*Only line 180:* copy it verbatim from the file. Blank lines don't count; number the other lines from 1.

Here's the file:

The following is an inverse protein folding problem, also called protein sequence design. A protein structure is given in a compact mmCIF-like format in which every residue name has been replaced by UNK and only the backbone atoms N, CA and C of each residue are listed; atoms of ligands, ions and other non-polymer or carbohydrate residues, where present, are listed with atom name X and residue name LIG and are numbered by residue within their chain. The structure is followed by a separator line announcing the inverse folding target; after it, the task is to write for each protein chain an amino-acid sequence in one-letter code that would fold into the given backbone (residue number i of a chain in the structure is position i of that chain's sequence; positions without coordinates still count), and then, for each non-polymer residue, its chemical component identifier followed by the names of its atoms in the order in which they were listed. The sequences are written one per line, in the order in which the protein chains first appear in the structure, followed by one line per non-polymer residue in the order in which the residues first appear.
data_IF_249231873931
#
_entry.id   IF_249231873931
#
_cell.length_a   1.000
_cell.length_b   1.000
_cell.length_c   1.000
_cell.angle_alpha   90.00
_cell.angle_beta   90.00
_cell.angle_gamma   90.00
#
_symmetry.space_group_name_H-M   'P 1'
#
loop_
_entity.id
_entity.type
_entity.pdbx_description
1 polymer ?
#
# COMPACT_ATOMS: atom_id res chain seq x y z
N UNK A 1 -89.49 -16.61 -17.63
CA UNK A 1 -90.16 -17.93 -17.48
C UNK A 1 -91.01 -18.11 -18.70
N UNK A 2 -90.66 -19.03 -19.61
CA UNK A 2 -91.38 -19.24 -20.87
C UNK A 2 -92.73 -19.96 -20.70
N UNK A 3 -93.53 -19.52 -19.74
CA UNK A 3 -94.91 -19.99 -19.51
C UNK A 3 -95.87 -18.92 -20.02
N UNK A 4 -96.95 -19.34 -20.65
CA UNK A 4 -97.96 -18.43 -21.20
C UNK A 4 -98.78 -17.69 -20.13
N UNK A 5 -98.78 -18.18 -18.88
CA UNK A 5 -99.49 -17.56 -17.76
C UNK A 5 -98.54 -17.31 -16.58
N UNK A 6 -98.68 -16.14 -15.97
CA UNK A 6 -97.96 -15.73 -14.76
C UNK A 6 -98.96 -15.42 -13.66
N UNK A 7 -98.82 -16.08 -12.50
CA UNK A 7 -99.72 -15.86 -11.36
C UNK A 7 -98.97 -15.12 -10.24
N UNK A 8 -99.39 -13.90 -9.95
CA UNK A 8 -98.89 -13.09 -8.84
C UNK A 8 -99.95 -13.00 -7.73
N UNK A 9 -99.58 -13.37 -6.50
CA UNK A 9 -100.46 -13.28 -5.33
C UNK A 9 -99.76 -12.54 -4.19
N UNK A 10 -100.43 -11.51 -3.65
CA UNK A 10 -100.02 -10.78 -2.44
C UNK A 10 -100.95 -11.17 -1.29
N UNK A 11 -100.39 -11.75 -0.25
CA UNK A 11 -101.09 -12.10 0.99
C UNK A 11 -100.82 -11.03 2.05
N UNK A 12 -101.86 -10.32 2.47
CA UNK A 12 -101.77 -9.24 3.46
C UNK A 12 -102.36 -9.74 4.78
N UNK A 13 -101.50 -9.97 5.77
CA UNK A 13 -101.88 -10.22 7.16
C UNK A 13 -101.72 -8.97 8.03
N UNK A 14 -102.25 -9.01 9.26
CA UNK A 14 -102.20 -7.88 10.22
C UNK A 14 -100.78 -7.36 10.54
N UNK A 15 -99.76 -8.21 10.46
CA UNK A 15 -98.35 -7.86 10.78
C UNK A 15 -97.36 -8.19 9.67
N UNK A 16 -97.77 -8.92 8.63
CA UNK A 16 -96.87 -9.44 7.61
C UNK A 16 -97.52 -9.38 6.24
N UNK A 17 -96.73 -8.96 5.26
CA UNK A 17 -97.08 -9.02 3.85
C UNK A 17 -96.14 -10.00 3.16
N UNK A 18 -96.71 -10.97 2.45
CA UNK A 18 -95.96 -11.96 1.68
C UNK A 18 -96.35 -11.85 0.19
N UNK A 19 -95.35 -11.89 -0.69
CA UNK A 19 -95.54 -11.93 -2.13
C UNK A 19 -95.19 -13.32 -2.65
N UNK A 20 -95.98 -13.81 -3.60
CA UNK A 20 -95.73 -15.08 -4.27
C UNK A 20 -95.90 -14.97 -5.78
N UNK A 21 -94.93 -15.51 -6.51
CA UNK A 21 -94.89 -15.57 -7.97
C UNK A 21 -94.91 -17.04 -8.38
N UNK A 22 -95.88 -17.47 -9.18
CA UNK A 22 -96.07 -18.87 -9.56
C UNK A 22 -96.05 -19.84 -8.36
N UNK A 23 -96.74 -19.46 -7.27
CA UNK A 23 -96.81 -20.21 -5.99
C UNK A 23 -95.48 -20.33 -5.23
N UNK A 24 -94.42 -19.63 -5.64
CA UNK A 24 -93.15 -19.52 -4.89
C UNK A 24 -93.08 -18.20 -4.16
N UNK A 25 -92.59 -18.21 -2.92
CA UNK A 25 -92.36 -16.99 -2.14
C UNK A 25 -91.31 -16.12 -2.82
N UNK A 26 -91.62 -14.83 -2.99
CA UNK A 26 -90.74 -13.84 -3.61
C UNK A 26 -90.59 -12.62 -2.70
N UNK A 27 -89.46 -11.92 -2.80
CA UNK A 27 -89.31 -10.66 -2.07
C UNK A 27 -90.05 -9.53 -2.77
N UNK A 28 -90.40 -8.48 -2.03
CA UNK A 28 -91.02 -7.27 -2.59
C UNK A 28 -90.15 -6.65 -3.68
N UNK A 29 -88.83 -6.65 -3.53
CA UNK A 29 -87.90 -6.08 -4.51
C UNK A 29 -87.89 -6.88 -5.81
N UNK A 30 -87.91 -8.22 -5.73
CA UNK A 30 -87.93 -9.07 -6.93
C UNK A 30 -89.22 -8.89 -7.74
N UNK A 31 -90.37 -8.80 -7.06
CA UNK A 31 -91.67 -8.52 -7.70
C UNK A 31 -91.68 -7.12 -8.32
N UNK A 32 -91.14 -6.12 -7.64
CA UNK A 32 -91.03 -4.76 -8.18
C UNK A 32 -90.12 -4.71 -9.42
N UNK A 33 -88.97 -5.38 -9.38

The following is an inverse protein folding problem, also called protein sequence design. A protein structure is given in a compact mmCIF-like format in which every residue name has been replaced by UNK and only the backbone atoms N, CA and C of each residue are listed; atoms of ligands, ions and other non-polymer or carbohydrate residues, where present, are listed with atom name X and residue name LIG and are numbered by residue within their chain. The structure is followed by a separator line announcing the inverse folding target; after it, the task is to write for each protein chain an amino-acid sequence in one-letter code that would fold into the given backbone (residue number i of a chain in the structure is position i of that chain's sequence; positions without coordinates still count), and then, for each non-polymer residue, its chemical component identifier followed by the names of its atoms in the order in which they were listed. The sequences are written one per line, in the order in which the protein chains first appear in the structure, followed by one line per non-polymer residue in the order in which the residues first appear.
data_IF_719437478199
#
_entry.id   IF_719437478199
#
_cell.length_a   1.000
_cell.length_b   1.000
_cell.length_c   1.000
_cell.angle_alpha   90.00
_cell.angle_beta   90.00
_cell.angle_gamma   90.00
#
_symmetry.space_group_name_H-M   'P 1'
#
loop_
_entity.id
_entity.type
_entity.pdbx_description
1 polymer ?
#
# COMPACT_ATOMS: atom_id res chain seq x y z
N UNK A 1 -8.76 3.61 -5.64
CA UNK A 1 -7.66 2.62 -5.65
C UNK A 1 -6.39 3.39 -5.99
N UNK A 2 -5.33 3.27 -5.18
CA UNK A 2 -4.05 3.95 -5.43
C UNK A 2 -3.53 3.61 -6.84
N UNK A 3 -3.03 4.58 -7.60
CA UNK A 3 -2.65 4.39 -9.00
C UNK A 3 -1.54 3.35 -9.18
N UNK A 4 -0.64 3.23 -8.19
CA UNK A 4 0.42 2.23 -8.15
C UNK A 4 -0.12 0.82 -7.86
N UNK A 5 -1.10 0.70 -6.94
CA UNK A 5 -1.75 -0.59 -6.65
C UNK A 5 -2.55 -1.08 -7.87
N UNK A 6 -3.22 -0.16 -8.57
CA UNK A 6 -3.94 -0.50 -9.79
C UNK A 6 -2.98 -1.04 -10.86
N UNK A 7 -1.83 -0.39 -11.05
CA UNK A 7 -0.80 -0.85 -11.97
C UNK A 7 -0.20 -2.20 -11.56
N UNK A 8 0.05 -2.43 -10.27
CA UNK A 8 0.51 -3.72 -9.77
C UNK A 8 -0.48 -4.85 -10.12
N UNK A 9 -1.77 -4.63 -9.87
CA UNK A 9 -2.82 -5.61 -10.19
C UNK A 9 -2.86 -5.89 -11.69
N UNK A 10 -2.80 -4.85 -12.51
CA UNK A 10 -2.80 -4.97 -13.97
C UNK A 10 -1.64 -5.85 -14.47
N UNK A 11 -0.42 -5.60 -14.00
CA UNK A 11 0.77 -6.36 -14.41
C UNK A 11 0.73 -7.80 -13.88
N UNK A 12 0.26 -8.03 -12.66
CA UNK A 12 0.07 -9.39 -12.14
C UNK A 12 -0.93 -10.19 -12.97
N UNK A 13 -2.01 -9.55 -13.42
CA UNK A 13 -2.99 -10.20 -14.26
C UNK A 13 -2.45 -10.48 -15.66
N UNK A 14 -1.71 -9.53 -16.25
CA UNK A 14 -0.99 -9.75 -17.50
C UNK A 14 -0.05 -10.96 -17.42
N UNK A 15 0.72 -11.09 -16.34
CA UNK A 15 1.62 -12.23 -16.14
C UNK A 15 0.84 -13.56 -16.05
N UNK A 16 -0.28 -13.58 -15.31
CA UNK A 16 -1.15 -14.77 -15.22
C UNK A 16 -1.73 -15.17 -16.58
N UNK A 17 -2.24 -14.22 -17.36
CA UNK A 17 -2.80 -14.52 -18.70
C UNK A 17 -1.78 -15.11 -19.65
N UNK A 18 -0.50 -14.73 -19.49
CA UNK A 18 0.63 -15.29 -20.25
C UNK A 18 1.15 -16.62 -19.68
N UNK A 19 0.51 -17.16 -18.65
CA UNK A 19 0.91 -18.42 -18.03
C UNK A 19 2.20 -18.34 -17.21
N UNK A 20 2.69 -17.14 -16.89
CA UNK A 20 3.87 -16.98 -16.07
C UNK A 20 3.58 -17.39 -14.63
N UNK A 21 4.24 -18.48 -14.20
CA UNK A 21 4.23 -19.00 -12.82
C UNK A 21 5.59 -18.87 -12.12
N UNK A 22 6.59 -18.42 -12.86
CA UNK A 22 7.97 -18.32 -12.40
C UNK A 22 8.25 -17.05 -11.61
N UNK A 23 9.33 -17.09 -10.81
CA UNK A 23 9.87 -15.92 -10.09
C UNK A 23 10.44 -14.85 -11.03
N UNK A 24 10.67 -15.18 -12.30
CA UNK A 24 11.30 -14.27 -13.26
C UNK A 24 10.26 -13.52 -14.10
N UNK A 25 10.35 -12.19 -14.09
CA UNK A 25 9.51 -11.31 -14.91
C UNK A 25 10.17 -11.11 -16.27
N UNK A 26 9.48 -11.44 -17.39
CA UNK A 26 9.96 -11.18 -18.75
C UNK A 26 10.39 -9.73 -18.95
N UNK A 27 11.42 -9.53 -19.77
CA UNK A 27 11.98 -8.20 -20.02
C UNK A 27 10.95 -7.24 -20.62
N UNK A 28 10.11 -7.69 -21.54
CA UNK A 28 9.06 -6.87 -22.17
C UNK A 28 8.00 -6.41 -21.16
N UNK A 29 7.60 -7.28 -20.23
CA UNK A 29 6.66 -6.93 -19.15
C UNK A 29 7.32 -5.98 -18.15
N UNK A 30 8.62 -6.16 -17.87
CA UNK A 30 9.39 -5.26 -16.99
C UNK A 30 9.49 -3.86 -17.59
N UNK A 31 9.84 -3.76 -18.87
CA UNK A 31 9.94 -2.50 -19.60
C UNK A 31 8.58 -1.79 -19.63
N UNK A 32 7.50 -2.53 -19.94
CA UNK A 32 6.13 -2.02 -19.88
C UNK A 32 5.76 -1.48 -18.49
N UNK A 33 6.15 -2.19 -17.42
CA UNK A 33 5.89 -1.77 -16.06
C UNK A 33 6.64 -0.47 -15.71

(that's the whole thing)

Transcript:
CA UNK A 14 -0.99 -9.75 -17.50